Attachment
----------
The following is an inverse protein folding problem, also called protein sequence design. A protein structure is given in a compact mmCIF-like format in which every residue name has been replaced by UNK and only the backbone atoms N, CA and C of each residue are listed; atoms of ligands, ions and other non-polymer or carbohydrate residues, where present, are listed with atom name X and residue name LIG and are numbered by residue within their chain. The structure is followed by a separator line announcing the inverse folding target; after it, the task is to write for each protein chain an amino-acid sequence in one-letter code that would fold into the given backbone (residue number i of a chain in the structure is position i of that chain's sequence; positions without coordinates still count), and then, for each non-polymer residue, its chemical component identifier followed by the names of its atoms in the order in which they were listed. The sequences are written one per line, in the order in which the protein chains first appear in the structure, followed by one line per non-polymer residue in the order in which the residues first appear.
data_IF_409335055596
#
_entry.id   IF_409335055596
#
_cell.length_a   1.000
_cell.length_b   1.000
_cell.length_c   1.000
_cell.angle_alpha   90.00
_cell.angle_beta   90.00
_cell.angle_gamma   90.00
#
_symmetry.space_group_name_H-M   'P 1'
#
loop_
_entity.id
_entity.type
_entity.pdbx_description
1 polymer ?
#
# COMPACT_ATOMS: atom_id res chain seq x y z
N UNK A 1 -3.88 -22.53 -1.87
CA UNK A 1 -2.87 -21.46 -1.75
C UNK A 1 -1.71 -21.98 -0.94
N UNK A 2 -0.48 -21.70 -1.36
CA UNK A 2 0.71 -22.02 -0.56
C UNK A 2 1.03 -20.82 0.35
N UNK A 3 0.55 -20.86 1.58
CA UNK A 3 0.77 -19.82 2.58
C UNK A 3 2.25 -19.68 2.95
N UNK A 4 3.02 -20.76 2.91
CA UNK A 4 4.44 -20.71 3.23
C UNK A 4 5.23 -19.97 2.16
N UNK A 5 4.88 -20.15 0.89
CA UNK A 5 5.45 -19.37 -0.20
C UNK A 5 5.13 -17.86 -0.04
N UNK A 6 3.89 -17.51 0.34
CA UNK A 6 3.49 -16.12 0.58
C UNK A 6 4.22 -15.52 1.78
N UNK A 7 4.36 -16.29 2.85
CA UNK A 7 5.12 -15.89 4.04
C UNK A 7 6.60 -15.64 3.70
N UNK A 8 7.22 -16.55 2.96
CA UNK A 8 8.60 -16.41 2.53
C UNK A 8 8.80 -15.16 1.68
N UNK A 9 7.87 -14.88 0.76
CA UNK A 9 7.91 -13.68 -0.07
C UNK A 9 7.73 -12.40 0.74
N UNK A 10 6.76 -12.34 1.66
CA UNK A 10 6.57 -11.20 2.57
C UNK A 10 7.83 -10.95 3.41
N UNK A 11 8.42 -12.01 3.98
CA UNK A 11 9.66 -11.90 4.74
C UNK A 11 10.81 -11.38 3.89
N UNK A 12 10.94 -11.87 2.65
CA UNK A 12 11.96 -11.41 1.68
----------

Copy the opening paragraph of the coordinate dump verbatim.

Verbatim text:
The following is an inverse protein folding problem, also called protein sequence design. A protein structure is given in a compact mmCIF-like format in which every residue name has been replaced by UNK and only the backbone atoms N, CA and C of each residue are listed; atoms of ligands, ions and other non-polymer or carbohydrate residues, where present, are listed with atom name X and residue name LIG and are numbered by residue within their chain. The structure is followed by a separator line announcing the inverse folding target; after it, the task is to write for each protein chain an amino-acid sequence in one-letter code that would fold into the given backbone (residue number i of a chain in the structure is position i of that chain's sequence; positions without coordinates still count), and then, for each non-polymer residue, its chemical component identifier followed by the names of its atoms in the order in which they were listed. The sequences are written one per line, in the order in which the protein chains first appear in the structure, followed by one line per non-polymer residue in the order in which the residues first appear.